October 5/11 8:30 am - Saskatoon Doctor Speaks Up for Benefits of Cycling
Posted by Editoress on 10/5/11
Local Doctor Touts Benefits of Cycling, Calls for Better/Safer Infrastructure
Evidence is mounting that the benefits of urban cycling far outweigh the risks. Saskatoon Cycles, a cycling advocacy group with over 1,200 members, is pointing to studies showing that urban cycling, with its reputation as a risky business, produces a dramatic net health benefit.
Cycling commuters live longer. An estimated 3-14 months of life was gained by an individual shifting from the car to the bicycle for short trips. A study cited in Walking and Cycling for Healthy Cities, (Pucher, J. and R. Buehler,) compares that startling benefit to the estimated 5-9 days lost due to the risk of traffic crashes.
A 2010 Canadian study by the National Collaborating Centre for Environmental Health supports those results. It reports that a moderate amount of cycle commuting or brisk walking has been shown to greatly reduce rates of cardiovascular disease, diabetes, many cancers, and improve mental health.
Dr. John Dosman of Saskatoon agrees: “As a family physician the major health challenges I address every day, and will in the future, are those chronic conditions we hear so much about--obesity, diabetes, high blood pressure, coronary artery disease, depression, and anxiety. The scientific evidence overwhelmingly shows that even 15 minutes of daily exercise can change outcomes for these conditions. But I struggle each day to find ways to get my patients to be more active. Helping them to find the time in their busy schedules to conveniently include physical activity is often one of the main challenges.”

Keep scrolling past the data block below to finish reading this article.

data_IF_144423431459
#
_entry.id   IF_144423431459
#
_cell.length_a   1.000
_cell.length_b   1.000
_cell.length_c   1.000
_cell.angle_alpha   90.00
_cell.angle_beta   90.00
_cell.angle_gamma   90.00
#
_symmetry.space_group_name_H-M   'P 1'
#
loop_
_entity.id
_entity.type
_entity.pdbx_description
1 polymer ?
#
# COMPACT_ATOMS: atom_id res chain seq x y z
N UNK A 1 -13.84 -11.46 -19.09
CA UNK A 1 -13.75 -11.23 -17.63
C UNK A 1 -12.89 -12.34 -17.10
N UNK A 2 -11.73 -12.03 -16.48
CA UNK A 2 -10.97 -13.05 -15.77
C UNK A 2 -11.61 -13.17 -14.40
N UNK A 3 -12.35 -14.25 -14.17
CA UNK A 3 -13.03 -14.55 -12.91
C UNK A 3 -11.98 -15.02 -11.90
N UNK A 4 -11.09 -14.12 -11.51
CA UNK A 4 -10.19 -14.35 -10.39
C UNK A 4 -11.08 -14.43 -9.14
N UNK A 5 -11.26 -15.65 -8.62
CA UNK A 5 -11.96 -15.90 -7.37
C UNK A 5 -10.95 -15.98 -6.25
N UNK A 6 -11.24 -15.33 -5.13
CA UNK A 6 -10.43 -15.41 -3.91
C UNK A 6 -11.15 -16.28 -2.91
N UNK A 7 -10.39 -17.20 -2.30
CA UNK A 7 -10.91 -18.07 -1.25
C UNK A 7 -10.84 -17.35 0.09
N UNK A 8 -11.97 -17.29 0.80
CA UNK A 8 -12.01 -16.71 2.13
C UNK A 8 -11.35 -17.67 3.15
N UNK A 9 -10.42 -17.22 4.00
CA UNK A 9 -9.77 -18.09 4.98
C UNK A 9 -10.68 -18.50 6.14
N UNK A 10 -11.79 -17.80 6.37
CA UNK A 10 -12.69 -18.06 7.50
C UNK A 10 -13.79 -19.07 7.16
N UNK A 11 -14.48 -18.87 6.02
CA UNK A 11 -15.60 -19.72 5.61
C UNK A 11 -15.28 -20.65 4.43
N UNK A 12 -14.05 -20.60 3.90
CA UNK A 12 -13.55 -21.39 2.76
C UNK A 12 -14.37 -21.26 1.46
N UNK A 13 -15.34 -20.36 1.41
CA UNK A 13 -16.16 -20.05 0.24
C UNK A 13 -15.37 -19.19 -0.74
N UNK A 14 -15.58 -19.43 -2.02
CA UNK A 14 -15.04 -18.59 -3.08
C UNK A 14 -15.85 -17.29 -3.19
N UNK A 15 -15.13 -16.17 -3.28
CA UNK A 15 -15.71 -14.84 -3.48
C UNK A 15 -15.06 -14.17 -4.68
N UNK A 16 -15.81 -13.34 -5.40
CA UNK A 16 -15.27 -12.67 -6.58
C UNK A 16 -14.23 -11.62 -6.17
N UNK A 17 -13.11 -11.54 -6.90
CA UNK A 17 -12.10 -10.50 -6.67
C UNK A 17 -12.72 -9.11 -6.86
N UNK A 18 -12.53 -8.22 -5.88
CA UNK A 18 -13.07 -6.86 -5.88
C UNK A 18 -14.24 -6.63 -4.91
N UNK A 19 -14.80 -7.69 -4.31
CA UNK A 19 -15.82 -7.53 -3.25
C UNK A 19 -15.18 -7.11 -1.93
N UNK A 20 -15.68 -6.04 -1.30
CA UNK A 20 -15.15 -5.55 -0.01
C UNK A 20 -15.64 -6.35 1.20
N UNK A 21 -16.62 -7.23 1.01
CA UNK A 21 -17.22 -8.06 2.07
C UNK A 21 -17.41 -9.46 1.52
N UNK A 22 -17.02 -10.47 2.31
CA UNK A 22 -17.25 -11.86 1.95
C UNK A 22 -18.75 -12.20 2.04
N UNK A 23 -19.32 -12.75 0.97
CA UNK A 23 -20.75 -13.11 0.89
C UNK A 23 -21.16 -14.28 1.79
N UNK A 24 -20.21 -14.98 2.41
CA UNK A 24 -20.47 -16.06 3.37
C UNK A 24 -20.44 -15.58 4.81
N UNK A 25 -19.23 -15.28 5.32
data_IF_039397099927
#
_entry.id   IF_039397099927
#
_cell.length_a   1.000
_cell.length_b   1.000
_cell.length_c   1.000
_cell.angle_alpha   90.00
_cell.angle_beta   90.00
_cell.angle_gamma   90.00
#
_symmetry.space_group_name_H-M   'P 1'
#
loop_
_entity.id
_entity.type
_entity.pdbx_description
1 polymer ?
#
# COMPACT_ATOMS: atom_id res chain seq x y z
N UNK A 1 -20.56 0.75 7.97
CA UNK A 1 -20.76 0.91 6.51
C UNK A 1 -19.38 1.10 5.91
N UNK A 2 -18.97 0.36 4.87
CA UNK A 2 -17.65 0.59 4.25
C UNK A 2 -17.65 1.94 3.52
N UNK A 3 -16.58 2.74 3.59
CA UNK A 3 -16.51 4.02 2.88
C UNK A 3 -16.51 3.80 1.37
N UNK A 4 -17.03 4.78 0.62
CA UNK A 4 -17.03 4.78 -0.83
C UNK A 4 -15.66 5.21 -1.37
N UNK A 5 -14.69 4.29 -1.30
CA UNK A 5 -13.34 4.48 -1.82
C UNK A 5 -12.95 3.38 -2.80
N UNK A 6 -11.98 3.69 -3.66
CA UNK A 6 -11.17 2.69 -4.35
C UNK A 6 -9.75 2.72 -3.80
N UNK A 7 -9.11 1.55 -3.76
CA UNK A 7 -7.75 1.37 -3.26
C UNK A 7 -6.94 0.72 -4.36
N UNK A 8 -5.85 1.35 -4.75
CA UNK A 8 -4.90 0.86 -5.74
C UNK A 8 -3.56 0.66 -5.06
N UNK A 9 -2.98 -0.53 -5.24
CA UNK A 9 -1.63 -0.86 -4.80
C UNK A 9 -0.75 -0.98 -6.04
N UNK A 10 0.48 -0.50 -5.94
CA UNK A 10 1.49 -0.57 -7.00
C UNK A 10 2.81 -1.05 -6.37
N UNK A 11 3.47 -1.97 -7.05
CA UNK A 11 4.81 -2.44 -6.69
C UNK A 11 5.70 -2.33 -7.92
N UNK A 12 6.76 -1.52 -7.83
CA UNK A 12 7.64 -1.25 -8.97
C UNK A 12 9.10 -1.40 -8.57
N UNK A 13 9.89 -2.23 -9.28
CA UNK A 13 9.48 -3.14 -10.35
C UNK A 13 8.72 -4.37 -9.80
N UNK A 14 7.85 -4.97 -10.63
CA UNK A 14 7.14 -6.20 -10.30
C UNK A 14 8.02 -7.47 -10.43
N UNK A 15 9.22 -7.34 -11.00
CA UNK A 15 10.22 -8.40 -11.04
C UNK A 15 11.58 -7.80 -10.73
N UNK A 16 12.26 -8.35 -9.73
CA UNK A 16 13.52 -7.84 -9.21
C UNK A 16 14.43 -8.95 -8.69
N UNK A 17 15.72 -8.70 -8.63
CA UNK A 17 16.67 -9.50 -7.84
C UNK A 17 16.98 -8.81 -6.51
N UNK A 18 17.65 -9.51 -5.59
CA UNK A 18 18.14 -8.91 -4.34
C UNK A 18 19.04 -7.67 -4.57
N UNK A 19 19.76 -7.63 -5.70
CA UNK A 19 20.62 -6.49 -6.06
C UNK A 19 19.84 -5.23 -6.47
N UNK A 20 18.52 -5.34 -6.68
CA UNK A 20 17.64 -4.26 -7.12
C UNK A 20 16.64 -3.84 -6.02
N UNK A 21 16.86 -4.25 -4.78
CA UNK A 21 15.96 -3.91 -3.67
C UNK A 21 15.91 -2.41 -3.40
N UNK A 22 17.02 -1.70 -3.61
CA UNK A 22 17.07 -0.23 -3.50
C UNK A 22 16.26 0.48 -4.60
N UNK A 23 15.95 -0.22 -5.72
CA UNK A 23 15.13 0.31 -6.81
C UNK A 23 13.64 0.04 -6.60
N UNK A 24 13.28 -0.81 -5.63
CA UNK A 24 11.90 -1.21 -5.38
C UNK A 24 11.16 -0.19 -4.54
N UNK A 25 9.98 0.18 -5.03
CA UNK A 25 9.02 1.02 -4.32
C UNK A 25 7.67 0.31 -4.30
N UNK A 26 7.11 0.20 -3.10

Not surprisingly, studies show that when cycling appears safer, cycling rates rise, particularly among women, who strongly “prefer bike paths and cycle tracks that are physically separated from motor vehicle traffic.” In fact cycling in North America has been called a “male dominated activity,” because, in general, North American cities often do not have sufficient safe cycling infrastructure. (Garrard et al., 2008 cited in “Cycling for Healthy Cities”)
Dr. Dosman sees a potentially large community health benefit to enhancing the safety of cyclists in Saskatoon. He says, “I’m a cyclist myself and find that using a bicycle to commute to and from work is a great way to conveniently get my daily minimum of 15-30 minutes of exercise. Unfortunately I am not yet confident enough to whole-heartedly prescribe this approach to all of my patients, as the cycling infrastructure in Saskatoon still needs some work so that all ages and sexes can feel safe biking on the streets.”
“We are actively working with the City on behalf of our over 1,200 members to improve the safety of our cycling infrastructure”, says Sean Shaw, President of Saskatoon Cycles.
“In order to achieve this goal, we are advocating for a modest and secure investment to ensure that cyclist can safely and conveniently get around Saskatoon”, adds Shaw.
Courtesy Saskatoon Cycles – Safer Cycling For All